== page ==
Home Health A-Z Neuromyelitis Optica (NMO) Disease: Symptoms, Causes, and Treatment

Neuromyelitis Optica (NMO) Disease: Symptoms, Causes, and Treatment

Verified By Apollo Doctors February 13, 2023 1515 0
Neuromyelitis Optica (NMO) Disease: Symptoms, Causes, and Treatment
Neuromyelitis Optica (NMO) Disease: Symptoms, Causes, and Treatment


Neuromyelitis Optica is an autoimmune disease and a rare condition that damages the nerves in the spinal cord and the optic nerves. Sometimes, the brain also gets affected. Loss of vision in one or both eyes, painful spasms, and the onset of paralysis in the legs and arms are some of the symptoms of Neuromyelitis Optica Disease. 

The blog explains neuromyelitis Optica Disease, its symptoms, causes, and treatment options in detail.

What is Neuromyelitis Optica Disease?

Neuromyelitis Optica Disease is also known as Devic’s disease. It is a rare autoimmune condition that harms the spinal cord and the optic nerves. It occurs when the body’s own immune system sends antibodies to destroy the body’s cells. The disease affects the optic nerve connecting the retina with the brain and also affects the spinal cord. It  affects the protective covering of the nerves, known as myelin. However, in some instances, it can develop in the brain too. 

Neuromyelitis Optica  may develop after an infection or is linked to another autoimmune disease. Whatever the cause, the irregular antibodies attach to the central nervous system to damage the nerves. As a result, it causes vision loss , weakness or paralysis in the legs and arms, painful spasms, loss of sensation, uncontrollable vomiting and hiccups, and bladder and bowel issues from spinal cord damage. In children, the symptoms are confusion, seizures, and coma. Recurrence is common. The flare-up is reversible, but it can cause permanent, irreversible damage.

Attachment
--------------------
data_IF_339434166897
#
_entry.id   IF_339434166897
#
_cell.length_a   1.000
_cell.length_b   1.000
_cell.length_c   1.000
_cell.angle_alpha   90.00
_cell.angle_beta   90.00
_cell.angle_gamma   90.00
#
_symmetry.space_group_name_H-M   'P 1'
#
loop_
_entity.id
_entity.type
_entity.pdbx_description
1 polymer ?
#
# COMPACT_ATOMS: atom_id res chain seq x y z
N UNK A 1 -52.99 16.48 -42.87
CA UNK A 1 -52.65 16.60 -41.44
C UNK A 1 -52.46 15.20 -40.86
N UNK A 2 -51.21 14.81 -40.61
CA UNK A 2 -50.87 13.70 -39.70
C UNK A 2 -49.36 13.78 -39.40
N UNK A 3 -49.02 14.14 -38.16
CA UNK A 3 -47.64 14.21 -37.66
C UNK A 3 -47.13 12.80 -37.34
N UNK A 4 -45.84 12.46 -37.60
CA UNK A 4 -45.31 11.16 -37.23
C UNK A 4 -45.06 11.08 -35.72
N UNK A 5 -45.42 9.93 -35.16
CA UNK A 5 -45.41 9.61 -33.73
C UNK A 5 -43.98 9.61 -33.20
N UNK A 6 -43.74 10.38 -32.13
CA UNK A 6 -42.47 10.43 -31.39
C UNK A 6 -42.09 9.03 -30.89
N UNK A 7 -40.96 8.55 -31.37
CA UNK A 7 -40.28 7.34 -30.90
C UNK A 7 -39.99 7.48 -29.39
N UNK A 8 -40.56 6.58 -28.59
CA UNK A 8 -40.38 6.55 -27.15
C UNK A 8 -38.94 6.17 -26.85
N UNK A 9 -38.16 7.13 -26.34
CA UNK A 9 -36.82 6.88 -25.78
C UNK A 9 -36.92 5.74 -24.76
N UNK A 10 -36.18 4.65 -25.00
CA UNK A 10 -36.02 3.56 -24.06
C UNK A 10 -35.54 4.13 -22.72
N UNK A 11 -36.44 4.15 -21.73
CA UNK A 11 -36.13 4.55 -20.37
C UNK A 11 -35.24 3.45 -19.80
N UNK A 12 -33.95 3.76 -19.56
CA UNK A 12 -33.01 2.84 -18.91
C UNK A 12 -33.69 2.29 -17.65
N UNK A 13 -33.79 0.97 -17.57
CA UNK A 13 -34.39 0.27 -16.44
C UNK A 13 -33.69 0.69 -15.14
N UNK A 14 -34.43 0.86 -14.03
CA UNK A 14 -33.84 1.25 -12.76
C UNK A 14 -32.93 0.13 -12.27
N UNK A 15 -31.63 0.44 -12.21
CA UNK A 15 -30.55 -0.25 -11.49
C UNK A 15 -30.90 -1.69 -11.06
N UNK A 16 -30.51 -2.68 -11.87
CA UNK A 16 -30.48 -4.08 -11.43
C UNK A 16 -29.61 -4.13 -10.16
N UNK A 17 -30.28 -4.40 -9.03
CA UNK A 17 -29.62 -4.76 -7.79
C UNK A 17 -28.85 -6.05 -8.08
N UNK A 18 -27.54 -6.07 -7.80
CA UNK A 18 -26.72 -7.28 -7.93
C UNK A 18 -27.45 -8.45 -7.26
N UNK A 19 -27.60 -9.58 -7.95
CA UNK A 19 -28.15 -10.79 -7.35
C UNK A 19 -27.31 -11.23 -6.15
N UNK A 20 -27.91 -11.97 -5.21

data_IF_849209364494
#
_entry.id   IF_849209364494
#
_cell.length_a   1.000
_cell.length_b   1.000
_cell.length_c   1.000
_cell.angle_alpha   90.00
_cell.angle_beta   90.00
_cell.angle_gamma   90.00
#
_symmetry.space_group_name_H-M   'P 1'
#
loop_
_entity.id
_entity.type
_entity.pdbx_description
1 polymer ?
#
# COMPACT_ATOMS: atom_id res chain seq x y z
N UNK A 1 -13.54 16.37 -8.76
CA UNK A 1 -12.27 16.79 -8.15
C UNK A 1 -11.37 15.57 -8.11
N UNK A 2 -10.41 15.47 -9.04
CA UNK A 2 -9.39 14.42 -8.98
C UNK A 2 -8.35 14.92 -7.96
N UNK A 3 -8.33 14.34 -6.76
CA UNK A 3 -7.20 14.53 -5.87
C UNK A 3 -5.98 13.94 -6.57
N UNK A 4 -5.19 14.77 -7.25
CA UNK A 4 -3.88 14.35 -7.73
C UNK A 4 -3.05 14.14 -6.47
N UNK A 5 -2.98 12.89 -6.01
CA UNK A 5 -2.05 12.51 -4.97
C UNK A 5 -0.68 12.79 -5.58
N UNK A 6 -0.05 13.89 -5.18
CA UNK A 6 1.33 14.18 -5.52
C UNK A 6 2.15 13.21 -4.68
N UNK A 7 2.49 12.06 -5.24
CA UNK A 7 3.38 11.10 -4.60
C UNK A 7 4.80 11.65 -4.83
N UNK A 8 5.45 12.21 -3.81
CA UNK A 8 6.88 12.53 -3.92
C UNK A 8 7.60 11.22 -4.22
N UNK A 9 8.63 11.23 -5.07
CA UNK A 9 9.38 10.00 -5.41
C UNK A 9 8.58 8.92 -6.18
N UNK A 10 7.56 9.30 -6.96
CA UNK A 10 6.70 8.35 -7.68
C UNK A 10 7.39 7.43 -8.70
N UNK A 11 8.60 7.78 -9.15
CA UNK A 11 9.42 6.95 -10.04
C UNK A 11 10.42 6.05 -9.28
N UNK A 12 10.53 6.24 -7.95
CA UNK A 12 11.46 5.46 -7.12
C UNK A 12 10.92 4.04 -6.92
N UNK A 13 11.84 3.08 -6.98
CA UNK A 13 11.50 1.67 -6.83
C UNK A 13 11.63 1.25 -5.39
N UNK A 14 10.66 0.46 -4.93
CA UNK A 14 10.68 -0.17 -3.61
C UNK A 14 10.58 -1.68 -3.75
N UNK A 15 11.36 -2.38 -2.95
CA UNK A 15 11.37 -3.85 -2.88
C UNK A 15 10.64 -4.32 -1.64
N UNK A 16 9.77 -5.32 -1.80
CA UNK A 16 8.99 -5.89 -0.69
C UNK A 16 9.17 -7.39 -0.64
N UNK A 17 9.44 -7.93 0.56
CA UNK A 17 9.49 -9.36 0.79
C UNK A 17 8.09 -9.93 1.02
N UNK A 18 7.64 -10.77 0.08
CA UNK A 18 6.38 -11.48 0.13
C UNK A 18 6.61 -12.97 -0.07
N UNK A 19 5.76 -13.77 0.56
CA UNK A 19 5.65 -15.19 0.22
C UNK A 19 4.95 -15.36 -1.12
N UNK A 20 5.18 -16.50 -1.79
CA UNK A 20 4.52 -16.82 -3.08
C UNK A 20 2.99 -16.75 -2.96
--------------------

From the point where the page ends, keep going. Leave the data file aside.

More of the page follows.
The disease often occurs during childhood. It can affect adults as well who are in their 40s. But young women are at a higher risk of developing the disease than men. It is often misdiagnosed as multiple sclerosis

What are the types of Neuromyelitis Optica Disease?

There are two types of Neuromyelitis Optica , and they are as follows:

  1. Relapsing form: It occurs periodically. It is the most common Neuromyelitis Optica Disease, and women are more susceptible to this form than men. 
  2. Monophasic form: A single attack lasts for a month or more. Both men and women are equally prone to develop this type of disease. 

What are the symptoms of Neuromyelitis Optica Disease?

Neuromyelitis Optica disease causes episodic attacks, which means they come and go. These attacks can be severe and last anywhere between a few days and months. 

Sometimes, these attacks may cause permanent nerve damage. Each patient experiences symptoms differently, from mild to severe. 

The symptoms are classified into optic neuritis, myelitis, and brain function disruption. 

Optic neuritis

Typically, the eye picks up the light and sends signals through the optic nerve to the brain. The brain processes the messages and senses light. However, optic neuritis causes inflammation of the optic nerve and the nerve swells. Therefore, the swelling puts increased pressure on the optic nerve, affecting one or both eyes. The following are the symptoms: 

  • Pain in the eye: The pain occurs or worsens when the patient moves their affected eye or eyes
  • Blurred vision
  • Partial loss of vision or blindness: The patient may experience partial loss of vision or blindness. They may also suffer from diminishing vision or trouble seeing colours.
  • Vision problems in low light: Patients find it challenging to perform certain activities at night, including driving at night


The inflammation of the spinal cord is called myelitis. The inflammation results in swelling and increased pressure on the spinal cord or the nerves close to the spinal cord. Therefore, it may partially or entirely block the nerve signals that transmit through the affected nerve. The symptoms depend on the location of the inflammation in the spinal cord. The following are the symptoms of myelitis: